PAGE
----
Issues in Conservation—Three Value Moments in the Public Perception of Cultural Heritage Objects in Public Spaces
Cultural heritage professionals are becoming increasingly concerned about the lack of care being taken by municipalities for their cultural heritage objects which include works of art in public places. They have therefore begun to ask the public to help take care of "their" cultural heritage through so-called public participation projects. Cultural heritage professionals tacitly assume that if they "teach" the public to treasure such objects of "their" heritage, the public will become more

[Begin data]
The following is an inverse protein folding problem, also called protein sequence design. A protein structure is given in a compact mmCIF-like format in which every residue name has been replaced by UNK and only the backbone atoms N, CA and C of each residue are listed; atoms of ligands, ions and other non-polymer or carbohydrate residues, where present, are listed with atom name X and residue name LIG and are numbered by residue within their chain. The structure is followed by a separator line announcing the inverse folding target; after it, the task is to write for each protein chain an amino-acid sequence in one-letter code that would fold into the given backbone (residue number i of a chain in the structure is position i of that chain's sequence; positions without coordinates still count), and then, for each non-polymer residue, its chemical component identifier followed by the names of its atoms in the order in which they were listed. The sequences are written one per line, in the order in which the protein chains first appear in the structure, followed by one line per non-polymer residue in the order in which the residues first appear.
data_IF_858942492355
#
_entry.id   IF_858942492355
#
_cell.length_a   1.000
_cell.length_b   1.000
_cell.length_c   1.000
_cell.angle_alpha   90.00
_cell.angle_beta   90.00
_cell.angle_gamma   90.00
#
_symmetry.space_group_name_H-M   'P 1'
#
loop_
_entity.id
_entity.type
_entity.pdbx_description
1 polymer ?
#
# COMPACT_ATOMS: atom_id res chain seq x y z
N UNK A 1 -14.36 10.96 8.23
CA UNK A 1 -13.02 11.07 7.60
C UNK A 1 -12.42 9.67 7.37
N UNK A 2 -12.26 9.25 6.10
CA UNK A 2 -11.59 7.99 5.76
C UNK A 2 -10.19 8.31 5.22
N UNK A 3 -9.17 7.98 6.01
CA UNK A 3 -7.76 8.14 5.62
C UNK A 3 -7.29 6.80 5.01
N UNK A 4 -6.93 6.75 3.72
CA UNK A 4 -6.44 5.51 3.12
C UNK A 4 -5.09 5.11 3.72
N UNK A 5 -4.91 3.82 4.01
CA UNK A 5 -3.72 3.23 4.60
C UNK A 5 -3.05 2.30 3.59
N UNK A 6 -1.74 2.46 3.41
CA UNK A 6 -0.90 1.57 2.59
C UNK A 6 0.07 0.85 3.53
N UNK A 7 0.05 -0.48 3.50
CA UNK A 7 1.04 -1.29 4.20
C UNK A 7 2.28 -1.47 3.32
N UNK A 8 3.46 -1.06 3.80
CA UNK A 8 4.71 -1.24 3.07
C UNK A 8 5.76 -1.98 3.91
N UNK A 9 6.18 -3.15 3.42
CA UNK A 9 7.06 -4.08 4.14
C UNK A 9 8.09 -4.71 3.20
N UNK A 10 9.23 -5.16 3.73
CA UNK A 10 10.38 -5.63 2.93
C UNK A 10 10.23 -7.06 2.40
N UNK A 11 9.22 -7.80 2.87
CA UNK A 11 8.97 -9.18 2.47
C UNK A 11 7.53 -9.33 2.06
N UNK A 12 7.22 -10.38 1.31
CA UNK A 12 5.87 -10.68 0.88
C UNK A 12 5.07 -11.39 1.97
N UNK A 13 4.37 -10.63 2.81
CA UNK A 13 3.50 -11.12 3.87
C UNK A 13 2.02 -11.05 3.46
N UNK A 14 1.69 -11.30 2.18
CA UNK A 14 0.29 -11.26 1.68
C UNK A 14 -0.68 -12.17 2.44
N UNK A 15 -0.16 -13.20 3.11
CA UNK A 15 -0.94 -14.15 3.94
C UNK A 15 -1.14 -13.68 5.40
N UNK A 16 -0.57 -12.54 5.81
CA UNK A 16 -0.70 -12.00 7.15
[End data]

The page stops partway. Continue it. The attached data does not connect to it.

... ll become more proactive in helping to conserve them. However, research being conducted by the authors is showing that a majority of the general public often has a completely different awareness and/or feeling about cultural heritage objects in their neighborhoods than the cultural heritage professionals think they have, or think they should have. Three recent case studies carried out by the authors show that these differences are most noticeable during so-called "value moments" at the beginning and at the perceived end of an object's life. These are the two moments when decisions are made, usually by cultural heritage professionals, to place an object in a neighborhood or have it significantly changed or removed, often to the surprise and disagreement of the residents. Between these two moments lay many moments when an object is taken for granted, grudgingly accepted, or not even noticed. Given the fact that cultural heritage professionals often make the ultimate decisions and do not always consider or outright ignore public opinion, it should not be surprising that there is an increasingly negative public perception of what they do. The results of the case studies illustrate the need for professionals to consider and accept as valid, public feelings about cultural heritage objects in their neighborhoods.